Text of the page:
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  • 1
    Publication Date: 2016-04-29
    Description: The regulation of water content in polymeric membranes is important in a number of applications, such as reverse electrodialysis and proton-exchange fuel-cell membranes. External thermal and water management systems add both mass and size to systems, and so intrinsic mechanisms of retaining water and maintaining ionic transport in such membranes are particularly important for applications where small system size is important. For example, in proton-exchange membrane fuel cells, where water retention in the membrane is crucial for efficient transport of hydrated ions, by operating the cells at higher temperatures without external humidification, the membrane is self-humidified with water generated by electrochemical reactions. Here we report an alternative solution that does not rely on external regulation of water supply or high temperatures. Water content in hydrocarbon polymer membranes is regulated through nanometre-scale cracks ('nanocracks') in a hydrophobic surface coating. These cracks work as nanoscale valves to retard water desorption and to maintain ion conductivity in the membrane on dehumidification. Hydrocarbon fuel-cell membranes with surface nanocrack coatings operated at intermediate temperatures show improved electrochemical performance, and coated reverse-electrodialysis membranes show enhanced ionic selectivity with low bulk resistance.〈br /〉〈span class="detail_caption"〉Notes: 〈/span〉Park, Chi Hoon -- Lee, So Young -- Hwang, Doo Sung -- Shin, Dong Won -- Cho, Doo Hee -- Lee, Kang Hyuck -- Kim, Tae-Woo -- Kim, Tae-Wuk -- Lee, Mokwon -- Kim, Deok-Soo -- Doherty, Cara M -- Thornton, Aaron W -- Hill, Anita J -- Guiver, Michael D -- Lee, Young Moo -- England -- Nature. 2016 Apr 28;532(7600):480-3. doi: 10.1038/nature17634.〈br /〉〈span class="detail_caption"〉Author address: 〈/span〉Department of Energy Engineering, College of Engineering, Hanyang University, Seoul 133-791, South Korea. ; Department of Life Science, College of Natural Science, Hanyang University, Seoul 133-791, South Korea. ; School of Mechanical Engineering, College of Engineering, Hanyang University, Seoul 133-791, South Korea. ; Manufacturing Flagship, Commonwealth Scientific and Industrial Research Organisation (CSIRO), Clayton, Victoria 3168, Australia. ; State Key Laboratory of Engines, Tianjin University, Tianjin 300072, China. ; Collaborative Innovation Center of Chemical Science and Engineering (Tianjin), Tianjin 300072, China.〈br /〉〈span class="detail_caption"〉Record origin:〈/span〉 〈a href="http://www.ncbi.nlm.nih.gov/pubmed/27121841" target="_blank"〉PubMed〈/a〉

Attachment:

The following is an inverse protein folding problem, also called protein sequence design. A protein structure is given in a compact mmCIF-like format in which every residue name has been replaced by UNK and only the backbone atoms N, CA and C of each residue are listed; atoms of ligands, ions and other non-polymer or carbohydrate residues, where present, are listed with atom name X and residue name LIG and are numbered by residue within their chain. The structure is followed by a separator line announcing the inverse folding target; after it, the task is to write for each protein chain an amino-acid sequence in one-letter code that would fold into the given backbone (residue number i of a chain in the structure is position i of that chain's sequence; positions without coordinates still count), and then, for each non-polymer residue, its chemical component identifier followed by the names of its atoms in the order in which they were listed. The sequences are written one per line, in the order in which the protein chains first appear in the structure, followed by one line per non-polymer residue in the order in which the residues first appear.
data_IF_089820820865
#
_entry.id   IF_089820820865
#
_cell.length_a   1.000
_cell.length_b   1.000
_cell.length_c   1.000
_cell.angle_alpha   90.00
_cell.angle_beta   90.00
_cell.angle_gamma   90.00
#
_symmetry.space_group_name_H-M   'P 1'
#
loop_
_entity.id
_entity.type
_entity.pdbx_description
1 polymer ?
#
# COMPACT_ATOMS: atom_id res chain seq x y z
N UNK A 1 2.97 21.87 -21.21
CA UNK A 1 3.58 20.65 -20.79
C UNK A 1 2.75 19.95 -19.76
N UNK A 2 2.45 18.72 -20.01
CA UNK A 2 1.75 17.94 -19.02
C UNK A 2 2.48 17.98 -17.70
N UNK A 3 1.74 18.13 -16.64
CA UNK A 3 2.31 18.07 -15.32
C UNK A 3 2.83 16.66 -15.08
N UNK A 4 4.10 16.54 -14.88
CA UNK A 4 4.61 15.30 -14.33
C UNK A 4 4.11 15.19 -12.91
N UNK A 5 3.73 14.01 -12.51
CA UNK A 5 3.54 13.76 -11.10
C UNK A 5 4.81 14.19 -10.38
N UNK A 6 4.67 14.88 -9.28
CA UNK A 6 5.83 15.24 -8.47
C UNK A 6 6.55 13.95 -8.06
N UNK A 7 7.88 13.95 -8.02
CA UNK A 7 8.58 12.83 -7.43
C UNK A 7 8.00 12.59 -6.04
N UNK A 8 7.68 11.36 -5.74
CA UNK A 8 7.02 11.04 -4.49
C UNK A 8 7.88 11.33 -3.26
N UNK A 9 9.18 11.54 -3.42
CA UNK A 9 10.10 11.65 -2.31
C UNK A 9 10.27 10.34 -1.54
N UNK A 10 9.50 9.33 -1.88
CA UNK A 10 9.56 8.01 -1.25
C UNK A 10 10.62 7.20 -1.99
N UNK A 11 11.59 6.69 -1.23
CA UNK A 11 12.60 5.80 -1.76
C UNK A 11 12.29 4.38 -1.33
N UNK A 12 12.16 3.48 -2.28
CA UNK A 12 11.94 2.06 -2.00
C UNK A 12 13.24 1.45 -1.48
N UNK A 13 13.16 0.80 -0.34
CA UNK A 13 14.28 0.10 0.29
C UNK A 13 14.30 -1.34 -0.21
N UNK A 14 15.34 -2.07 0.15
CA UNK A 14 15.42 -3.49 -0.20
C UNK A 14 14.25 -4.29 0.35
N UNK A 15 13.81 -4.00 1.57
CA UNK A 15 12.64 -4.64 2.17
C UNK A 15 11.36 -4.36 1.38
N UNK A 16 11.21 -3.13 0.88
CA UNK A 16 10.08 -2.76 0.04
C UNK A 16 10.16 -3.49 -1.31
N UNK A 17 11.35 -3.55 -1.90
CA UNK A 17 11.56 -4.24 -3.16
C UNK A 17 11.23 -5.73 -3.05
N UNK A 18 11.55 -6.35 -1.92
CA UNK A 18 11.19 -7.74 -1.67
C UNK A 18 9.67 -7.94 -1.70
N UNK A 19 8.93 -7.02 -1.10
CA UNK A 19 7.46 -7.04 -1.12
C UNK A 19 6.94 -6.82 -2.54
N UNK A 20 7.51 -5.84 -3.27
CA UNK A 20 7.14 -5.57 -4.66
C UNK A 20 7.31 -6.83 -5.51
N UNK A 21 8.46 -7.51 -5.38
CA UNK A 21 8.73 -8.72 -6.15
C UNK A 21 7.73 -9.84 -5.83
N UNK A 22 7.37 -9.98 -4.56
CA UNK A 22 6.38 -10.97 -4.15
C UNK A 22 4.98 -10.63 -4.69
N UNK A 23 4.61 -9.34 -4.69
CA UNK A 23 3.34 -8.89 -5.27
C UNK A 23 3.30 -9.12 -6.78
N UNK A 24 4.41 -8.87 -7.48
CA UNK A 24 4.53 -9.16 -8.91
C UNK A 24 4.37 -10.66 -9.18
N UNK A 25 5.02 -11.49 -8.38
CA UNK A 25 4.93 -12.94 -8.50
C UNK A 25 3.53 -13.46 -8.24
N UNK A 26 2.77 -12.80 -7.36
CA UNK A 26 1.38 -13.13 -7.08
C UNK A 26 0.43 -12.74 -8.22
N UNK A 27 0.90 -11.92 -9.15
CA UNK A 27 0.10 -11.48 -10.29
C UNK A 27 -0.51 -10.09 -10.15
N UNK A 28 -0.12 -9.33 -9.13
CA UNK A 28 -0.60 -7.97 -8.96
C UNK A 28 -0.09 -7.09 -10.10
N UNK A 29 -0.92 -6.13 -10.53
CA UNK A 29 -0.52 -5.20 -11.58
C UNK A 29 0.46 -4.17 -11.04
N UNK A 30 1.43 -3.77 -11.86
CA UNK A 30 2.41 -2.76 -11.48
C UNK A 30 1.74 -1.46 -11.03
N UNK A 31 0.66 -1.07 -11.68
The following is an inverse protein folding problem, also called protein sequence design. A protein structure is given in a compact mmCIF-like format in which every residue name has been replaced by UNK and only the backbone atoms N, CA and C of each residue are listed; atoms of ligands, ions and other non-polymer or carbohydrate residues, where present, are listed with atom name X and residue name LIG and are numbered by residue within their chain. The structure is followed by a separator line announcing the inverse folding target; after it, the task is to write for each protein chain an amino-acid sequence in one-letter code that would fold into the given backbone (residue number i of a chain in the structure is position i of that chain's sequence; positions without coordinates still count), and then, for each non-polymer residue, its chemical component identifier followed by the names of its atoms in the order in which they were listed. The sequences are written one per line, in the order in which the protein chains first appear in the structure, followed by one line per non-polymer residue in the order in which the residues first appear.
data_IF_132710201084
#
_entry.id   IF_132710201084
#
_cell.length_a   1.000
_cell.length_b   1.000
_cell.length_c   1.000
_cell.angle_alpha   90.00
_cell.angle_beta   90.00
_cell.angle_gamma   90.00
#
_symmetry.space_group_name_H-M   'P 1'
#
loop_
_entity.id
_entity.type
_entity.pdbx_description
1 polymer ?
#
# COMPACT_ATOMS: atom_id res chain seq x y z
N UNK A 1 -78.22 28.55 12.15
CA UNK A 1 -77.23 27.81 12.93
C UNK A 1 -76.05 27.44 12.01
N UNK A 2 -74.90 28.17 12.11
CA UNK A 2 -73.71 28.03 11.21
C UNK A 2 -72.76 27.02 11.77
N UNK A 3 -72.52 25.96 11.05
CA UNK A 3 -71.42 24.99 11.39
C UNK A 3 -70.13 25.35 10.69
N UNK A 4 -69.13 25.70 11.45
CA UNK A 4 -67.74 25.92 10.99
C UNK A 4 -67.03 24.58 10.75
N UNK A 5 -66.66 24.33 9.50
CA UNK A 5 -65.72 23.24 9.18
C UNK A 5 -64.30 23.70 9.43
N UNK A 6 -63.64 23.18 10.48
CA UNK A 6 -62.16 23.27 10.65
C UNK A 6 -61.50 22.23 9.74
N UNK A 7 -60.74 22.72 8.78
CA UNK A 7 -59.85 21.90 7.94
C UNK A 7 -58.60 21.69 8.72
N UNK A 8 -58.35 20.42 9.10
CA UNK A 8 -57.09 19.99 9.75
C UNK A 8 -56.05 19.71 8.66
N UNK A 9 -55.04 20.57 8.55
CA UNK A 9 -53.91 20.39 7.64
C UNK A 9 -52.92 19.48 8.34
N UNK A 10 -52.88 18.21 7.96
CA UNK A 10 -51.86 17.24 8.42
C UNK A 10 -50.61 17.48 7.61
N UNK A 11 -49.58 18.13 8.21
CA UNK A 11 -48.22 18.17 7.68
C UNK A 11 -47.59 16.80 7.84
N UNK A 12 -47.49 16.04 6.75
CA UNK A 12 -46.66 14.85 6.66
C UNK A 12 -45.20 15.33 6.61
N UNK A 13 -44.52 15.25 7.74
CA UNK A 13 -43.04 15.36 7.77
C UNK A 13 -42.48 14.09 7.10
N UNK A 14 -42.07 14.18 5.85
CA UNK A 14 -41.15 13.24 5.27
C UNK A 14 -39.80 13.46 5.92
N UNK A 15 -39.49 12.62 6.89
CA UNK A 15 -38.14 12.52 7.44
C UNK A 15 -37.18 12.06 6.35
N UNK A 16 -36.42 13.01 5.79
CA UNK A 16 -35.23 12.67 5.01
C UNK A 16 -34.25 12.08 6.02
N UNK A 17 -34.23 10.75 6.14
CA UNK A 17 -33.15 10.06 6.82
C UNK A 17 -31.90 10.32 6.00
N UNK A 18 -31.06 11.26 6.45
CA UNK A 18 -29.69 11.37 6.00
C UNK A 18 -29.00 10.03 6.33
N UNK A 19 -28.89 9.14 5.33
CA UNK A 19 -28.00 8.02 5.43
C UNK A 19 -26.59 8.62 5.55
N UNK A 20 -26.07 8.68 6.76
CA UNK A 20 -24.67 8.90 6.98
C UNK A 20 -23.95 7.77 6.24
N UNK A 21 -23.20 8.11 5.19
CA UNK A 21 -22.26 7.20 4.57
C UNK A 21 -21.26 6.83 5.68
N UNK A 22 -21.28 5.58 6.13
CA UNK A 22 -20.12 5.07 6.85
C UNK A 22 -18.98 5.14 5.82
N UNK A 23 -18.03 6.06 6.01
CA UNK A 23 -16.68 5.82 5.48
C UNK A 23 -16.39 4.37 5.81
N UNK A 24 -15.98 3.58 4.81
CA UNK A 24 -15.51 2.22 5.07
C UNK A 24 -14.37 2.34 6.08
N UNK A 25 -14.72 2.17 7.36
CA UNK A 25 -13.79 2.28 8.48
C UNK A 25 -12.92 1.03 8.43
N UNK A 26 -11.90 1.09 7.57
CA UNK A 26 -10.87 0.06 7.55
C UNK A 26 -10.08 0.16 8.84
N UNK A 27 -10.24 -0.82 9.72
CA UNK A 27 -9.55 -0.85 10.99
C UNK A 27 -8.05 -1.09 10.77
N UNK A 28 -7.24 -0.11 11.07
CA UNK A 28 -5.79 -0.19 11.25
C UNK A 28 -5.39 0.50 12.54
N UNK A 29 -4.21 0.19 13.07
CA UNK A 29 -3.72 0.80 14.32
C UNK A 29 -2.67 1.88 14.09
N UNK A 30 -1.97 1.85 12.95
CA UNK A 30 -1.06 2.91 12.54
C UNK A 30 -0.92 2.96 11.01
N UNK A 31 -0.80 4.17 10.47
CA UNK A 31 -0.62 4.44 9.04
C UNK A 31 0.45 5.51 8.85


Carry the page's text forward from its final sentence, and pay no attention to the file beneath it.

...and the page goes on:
Keywords: Biomimetic Materials/chemistry ; Biomimetics ; Cactaceae/metabolism ; Desiccation ; Dialysis ; Electrochemistry ; Humidity ; Hydrophobic and Hydrophilic Interactions ; *Membranes, Artificial ; *Nanotechnology ; Plant Stomata/metabolism ; Polymers/*chemistry ; Protons ; Surface Properties ; Temperature ; Water/*analysis
    Print ISSN: 0028-0836